The third event was a concerted effort to transform some of the dance crazes into dances which could be taught to a wider dance public in the U. S. and Europe. Here Vernon and Irene Castle were important, and so was a generation of English dancers in the 1920s, including Josephine Bradley and Victor Silvester. These professionals analysed, codified, published, and taught a number of standard dances. It was essential, if popular dance was to flourish, for dancers to have some basic movements they could confidently perform with any partner they might meet. Here the huge Arthur Murray organisation in America, and the dance societies in England, such as the Imperial Society of Teachers of Dancing, were highly influential. Finally, much of this happened during and after a period of World War, and the effect of such a conflict in dissolving older social customs was considerable.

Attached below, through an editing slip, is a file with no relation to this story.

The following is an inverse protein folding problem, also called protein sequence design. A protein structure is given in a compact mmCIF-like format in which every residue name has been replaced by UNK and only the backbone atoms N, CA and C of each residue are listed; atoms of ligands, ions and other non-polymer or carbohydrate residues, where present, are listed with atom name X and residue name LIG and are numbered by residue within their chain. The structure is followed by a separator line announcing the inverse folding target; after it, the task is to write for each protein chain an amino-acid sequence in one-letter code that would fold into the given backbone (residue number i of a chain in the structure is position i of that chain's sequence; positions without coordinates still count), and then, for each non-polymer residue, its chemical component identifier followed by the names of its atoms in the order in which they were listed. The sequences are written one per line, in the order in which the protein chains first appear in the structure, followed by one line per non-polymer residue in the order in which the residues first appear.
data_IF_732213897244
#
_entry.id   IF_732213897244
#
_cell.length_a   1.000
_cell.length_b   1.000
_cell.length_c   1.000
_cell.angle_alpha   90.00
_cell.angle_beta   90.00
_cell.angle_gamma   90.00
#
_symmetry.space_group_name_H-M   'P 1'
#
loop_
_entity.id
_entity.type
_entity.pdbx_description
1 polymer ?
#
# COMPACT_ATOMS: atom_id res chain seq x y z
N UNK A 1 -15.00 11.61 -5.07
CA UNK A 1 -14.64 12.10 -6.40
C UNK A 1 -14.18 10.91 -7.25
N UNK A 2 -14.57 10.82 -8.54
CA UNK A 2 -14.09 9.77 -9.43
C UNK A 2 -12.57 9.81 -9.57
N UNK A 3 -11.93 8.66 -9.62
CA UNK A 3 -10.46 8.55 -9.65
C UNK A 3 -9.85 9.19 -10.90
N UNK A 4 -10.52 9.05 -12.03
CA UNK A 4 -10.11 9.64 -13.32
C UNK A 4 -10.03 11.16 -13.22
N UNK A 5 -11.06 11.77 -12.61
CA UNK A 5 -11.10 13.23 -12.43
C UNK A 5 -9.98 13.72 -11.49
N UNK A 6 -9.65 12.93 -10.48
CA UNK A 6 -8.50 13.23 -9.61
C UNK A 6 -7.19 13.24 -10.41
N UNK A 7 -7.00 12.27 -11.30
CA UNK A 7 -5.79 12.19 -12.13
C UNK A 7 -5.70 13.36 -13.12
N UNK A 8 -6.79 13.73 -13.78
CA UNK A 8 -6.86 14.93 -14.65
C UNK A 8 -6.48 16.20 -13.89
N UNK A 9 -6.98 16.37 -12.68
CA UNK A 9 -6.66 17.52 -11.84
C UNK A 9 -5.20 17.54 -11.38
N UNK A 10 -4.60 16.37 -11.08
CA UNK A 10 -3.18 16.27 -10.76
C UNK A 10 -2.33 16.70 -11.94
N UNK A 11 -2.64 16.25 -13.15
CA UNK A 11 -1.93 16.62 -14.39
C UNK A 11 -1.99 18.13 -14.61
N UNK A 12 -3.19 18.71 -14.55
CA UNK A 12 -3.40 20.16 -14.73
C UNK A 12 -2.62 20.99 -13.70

Ballroom dancing silhouette, Laughter.